How does new technology affect climate change

How does new technology affect climate change

How does new technology affect climate change

Addressing climate change is a challenge that must be addressed by a community of solution providers, including technology developers.  Technology developers in turn require their own supporting community.  This includes access to independent verification.

Technology can be part of the solution to the problem of climate change, but only if the technology is affordable and works as claimed.  Environmental Technology Verification (ETV) plays an important role in keeping costs down and confirming performance.  Verifiers have the knowledge and experience required to provide reproducible, scientifically valid testing of the performance claims made by a technology.  Since the verifier is independent of the technology, end users and regulators can be confident that the results of the testing are unbiased and the verified claims are accurate.

ETV helps control the cost of technology development by allowing a company to “test once, verify everywhere”.  Inevitably there will be variations in local requirements and technologies will be required to demonstrate their performance in numerous different situations.  If the technology is already verified this reduces the risk of the demonstration tests and allows for cost sharing with the technology company.  Keeping costs down helps keep the price down and makes a technology more affordable.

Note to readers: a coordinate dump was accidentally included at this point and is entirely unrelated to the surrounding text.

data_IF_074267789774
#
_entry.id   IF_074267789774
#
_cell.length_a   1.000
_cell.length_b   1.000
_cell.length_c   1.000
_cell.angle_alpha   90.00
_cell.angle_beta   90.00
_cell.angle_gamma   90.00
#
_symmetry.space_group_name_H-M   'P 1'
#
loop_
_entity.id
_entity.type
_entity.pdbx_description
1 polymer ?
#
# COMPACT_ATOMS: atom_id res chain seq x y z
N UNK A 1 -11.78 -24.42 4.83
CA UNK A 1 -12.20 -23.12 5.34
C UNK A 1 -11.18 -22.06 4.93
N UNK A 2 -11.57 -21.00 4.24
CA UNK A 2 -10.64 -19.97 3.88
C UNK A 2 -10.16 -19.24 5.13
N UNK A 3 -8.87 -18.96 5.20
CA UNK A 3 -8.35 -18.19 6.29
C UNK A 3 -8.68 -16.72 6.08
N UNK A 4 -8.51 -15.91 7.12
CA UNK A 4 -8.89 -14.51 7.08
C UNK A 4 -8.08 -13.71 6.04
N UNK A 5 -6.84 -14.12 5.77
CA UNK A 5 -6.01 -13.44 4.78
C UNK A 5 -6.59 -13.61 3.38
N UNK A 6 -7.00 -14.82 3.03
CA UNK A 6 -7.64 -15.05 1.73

Good Harbour Laboratories (GHL) has been a verifying organization since 2012.  In 2014 GHL formally joined the Canadian ETV program.  In 2016 GHL joined the VerifiGlobal Alliance.  VerifiGlobal is an organization that will help manage the transition from multiple government sponsored ETV programs to a single ISO based ETV ecosystem.  It is anticipated that ISO14034 will do for ETV in the 2010s what ISO9001 did for quality in the 1980s.

Dr. Greg Williams is the Managing Director of Good Harbour Labs, a Monteco company. Dr. Williams has been involved in technology development and verification in the water business for over 15 years, starting at Trojan Technologies and then moving to Monteco. He has co-authored 5 patents and he has considerable experience in evaluating technologies, writing protocols and evaluating data. Dr. Williams received his Bachelor’s and Master’s degrees from McGill University and his PhD from the University of Toronto.